I was astonished to find, on my first visit to Bedar in 2016, that this little pueblo in the hills with its whitewashed houses and higgledy-piggledy streets has a well-equipped gym. Almost the first building you come across as you enter the village, it’s an unbecoming, flat-roofed, breeze-block box rendered white. Inside, at street level, there’s a room full of weights and straps, various contraptions that could be (and perhaps are) instruments of torture, bicycles and treadmills, mirrors and loud music.

Downstairs is the ‘studio’, the coldest, darkest place in Spain by my reckoning. It looks like it was once a garage for at least a couple of large vehicles. It has a metal up-and-over sliding door at one end that’s permanently closed but I know gives out onto the back of the property where the land falls away to sunny slopes of oranges, olives and almonds and the odd straggle of bamboo. Inside, you freeze until the action starts. For, the studio is where you congregate Monday to Thursday mornings at 9.30 and occasionally in the late afternoon for an exercise class run by Peni. I go to Peni’s Pilates (I know, thank goodness for the apostrophe) and to her yoga class; the Boot Camp I avoid. Given my recent injury, I’m temporarily classless, which is a great shame, but it gives me pause for thought about class and classes.

The gym provides a sort of social commentary – albeit based on scant data, relatively infrequent observation and, thus, generalisations. Upstairs it’s a man’s world; women occasionally use the weights and the bicycles but the main users are men. In the day-time the older men who attend seem to be British. The few younger ones are usually Spanish; they attend in greater numbers in the late afternoon/early evening. No surprises there. You’d find much the same age profile in local gyms in the UK though the gender balance would probably be different. The classes, on the other hand, are populated almost entirely by expatriate women, mainly Brits. The age profile is, at a guess, 40-70. I’ve yet to see a Spaniard of either gender attend these classes; this year there is one brave Englishman joining in.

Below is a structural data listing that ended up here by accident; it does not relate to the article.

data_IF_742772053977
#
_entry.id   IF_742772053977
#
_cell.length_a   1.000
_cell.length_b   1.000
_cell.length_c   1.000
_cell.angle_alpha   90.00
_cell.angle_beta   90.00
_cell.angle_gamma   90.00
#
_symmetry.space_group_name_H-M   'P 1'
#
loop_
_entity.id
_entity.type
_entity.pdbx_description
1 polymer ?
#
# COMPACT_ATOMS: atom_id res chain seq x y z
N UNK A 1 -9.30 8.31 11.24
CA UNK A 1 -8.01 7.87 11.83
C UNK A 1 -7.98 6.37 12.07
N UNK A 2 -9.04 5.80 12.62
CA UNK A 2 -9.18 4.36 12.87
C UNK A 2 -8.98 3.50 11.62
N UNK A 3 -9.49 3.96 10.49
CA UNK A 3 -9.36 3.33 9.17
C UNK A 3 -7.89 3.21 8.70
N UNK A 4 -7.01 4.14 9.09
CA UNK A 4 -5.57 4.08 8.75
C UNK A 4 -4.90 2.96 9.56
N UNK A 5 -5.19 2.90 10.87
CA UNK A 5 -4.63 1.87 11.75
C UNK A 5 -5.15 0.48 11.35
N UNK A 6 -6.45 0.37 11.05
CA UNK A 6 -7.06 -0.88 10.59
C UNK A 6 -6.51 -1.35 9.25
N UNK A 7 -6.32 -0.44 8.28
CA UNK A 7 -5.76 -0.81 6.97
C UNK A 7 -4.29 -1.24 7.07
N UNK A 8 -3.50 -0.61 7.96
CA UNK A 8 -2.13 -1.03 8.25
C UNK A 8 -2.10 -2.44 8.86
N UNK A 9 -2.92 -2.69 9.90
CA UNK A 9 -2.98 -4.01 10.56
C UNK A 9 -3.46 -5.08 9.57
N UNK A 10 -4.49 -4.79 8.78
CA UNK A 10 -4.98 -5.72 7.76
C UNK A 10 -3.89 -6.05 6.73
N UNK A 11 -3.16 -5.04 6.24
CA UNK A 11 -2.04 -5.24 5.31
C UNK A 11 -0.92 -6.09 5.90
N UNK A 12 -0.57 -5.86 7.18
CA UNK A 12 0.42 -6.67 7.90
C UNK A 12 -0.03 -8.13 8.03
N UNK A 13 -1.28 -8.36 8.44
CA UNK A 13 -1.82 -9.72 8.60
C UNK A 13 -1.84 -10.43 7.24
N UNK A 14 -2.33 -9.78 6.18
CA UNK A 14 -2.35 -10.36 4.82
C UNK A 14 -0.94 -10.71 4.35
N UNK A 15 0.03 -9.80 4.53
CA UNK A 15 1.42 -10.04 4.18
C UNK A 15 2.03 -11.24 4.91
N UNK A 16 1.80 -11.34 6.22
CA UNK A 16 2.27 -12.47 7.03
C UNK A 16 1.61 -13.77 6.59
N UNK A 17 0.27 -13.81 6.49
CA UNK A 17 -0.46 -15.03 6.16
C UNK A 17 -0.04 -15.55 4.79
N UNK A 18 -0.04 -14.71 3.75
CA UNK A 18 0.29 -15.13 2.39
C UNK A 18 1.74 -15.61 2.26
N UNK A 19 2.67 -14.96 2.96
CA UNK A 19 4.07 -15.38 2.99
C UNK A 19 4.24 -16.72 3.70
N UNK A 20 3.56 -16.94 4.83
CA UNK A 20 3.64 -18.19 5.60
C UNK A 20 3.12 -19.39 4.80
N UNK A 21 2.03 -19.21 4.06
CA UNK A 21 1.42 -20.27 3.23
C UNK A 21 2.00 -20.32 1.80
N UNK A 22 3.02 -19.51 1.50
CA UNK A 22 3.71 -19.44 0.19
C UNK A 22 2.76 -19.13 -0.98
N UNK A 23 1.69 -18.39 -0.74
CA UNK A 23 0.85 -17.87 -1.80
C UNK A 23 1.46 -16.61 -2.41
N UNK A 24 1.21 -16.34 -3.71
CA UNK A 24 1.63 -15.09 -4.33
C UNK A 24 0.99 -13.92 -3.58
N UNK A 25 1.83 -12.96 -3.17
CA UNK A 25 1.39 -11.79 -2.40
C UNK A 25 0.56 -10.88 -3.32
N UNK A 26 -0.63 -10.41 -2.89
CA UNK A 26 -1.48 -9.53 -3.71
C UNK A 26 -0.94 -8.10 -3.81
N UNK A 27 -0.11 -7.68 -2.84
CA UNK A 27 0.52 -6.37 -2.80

So, you wonder, where are the Spanish women? All at work? If you wander the streets of the village or pop into Clara’s shop (Superclara) on weekday mornings, between say 9 am and midday, you’d be forgiven for thinking that the whole village is made up of women and that a large percentage of them are widowed judging by the prevalence of black clothing. Occasionally you’ll come across an older man, sitting on a bench perhaps, dressed simply in the style of a campesino – a dark thick cotton jacket and a brimmed hat or a cap. You rarely see men of working age during the day except if you happen to see them at work – repairing the roads, refurbishing a house or occasionally out in the fields. I suppose most of them are somewhere down in the valley working in one of the bigger towns (as are some of the women, I’m sure) or on the road in a white van. Spain is possibly more White-Van-Land than Britain; the white vans here come in a wider range of makes and sizes.

The village has a small primary school; if you pick your time and your route through the narrow streets you can hear the children at playtime. I wonder, whether those little girls will go to classes at the gym when they’re in their middle years. There are two different cultural divides here in this village where traditional society clings on. One is the obvious one: the Spanish and the non-Spanish. The other is a generational one represented somehow most vividly by the gym classes where Spanish women do not go.

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